Friday, July 29, 2011

Introducing history into physics

It is not often that books outside literature and the study of it concern quite directly with my major preoccupations - but Philip Ball's Critical Mass does exactly that. Of course, it does not really offer even rudimentary approaches for the actual study of history, but surely natural science is the direction where the much needed paradigm change will eventually come. Actually, Ball's approach probably corresponds quite exactly to sociology, but I suspect that the kind of statistical understanding that goes for gaseous molecules will not do for humans - the particulars are too important for the overall state of affairs. But surely we will once be able to posit a functioning physical model of historical change and be rid of the current tools far too crude to capture any certain connections between historical occurences.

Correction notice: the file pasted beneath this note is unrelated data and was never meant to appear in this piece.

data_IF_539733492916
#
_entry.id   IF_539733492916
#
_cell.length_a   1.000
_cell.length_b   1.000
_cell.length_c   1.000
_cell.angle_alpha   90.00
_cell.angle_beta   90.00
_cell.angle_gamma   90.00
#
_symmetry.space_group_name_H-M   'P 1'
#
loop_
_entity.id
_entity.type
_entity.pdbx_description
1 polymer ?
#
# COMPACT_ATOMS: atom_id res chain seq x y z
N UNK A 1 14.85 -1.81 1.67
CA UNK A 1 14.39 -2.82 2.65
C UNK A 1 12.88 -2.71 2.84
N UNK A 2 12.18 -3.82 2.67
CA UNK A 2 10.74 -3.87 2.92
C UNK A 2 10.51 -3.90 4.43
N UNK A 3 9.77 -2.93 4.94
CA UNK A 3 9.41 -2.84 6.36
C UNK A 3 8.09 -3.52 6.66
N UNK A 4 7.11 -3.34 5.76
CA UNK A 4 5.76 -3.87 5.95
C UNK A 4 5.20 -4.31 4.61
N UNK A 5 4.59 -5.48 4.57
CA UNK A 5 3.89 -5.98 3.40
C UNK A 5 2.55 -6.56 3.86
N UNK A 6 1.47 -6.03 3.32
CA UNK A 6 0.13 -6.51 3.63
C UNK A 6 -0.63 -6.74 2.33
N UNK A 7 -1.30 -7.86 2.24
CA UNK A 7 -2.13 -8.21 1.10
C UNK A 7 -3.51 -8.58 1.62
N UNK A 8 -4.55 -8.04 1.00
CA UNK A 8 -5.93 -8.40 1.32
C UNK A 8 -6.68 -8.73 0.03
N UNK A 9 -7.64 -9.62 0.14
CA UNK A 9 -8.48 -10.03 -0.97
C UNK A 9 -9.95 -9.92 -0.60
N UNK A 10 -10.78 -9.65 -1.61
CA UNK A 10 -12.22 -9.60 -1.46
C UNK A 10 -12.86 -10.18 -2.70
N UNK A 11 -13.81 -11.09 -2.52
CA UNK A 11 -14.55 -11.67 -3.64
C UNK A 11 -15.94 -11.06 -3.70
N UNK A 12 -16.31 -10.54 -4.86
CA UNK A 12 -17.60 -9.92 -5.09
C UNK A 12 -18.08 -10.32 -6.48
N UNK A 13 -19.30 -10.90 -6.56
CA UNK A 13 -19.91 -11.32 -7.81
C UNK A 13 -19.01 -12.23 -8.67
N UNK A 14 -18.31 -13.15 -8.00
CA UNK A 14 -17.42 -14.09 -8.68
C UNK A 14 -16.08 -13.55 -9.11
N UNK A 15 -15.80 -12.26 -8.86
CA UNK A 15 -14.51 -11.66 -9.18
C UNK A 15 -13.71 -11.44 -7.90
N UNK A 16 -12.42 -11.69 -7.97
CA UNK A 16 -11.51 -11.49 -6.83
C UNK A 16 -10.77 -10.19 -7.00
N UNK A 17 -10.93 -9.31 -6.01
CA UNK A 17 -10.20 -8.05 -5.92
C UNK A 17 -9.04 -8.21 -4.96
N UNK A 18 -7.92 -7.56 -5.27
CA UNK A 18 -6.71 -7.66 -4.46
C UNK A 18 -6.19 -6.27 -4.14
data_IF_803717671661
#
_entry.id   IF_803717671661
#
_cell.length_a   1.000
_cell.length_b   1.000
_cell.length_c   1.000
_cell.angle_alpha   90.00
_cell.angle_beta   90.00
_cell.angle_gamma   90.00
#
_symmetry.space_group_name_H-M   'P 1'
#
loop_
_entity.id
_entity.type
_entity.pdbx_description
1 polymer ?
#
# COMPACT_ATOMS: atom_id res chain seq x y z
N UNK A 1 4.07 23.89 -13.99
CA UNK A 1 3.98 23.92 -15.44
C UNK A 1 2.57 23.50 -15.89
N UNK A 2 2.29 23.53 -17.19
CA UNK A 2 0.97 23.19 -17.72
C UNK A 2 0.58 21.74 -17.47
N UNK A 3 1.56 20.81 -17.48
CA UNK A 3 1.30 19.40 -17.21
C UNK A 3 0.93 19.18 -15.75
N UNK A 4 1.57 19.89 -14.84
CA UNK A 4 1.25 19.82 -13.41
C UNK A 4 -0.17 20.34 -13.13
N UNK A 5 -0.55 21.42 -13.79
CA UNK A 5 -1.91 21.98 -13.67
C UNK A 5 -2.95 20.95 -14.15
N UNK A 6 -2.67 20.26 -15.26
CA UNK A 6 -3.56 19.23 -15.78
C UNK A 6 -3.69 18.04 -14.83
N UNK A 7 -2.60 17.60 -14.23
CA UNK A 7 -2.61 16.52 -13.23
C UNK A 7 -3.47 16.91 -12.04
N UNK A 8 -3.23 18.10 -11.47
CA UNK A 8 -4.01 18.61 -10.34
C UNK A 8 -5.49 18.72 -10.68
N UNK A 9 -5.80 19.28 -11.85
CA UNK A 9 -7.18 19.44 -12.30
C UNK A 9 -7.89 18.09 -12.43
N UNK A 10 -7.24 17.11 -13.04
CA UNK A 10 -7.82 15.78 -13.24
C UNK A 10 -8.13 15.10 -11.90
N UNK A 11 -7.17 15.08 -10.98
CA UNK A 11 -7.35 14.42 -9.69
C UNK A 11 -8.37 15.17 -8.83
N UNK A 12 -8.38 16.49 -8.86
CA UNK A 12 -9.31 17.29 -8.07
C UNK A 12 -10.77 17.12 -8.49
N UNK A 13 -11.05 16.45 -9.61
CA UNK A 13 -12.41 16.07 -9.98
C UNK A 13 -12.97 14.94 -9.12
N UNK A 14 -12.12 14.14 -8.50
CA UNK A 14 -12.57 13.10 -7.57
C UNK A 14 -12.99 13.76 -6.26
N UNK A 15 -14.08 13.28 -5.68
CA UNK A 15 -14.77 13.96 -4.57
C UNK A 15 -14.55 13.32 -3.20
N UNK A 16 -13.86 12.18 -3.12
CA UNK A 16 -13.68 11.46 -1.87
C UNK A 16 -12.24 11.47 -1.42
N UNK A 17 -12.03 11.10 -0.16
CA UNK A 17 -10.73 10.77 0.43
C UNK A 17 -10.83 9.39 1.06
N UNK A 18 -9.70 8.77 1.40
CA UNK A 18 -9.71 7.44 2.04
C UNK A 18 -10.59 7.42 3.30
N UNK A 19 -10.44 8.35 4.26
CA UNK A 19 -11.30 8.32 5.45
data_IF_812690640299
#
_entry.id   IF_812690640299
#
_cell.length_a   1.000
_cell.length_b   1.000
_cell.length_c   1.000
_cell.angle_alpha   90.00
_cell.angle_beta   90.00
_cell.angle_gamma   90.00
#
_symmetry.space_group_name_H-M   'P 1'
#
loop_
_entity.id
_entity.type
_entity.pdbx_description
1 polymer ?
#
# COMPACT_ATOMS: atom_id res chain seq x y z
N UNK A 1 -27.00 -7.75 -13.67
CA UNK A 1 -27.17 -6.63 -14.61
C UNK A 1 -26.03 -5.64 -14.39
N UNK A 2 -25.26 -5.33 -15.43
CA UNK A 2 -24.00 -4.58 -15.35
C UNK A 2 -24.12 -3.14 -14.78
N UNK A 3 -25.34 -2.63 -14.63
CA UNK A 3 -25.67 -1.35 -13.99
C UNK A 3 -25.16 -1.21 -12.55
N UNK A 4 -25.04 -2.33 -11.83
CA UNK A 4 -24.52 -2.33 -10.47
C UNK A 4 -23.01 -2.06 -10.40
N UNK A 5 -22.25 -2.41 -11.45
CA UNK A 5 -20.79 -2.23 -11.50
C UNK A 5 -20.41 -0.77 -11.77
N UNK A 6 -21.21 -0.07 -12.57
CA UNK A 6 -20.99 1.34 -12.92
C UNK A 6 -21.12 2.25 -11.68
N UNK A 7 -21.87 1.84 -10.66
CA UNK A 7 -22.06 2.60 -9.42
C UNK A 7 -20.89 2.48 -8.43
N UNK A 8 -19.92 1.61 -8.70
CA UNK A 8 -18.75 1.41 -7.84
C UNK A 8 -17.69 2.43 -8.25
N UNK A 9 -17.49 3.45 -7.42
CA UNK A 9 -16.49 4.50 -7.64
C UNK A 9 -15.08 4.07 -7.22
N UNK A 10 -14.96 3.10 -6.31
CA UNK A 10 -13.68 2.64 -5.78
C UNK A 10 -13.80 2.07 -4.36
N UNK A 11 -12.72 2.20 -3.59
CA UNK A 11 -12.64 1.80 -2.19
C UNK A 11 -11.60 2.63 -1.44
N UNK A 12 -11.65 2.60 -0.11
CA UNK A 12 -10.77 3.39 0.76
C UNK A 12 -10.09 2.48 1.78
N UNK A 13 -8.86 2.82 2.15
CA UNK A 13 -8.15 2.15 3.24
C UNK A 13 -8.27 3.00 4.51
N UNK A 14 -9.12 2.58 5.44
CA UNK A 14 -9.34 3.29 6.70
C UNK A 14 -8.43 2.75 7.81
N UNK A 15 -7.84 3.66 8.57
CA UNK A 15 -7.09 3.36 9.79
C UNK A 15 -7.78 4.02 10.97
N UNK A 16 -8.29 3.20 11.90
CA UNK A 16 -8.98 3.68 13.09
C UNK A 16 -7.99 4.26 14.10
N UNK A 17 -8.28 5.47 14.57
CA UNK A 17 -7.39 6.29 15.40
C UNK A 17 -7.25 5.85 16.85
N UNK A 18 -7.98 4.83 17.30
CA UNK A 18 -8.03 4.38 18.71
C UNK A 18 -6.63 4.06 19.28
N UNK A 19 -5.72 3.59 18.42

Maybe this sounds, even now, over-ambitious and mechanistic, nevertheless I have never been able to fathom the distinction between physical and human sciences. It is just that human affairs have been much too complex for the natural sciences that have been more gainfully employed with simpler matters, such as the origins and structures of the universe etc. Perhaps we are now, at long last, developing sophisticated enough tools for the natural sciences to engage with our own experience...

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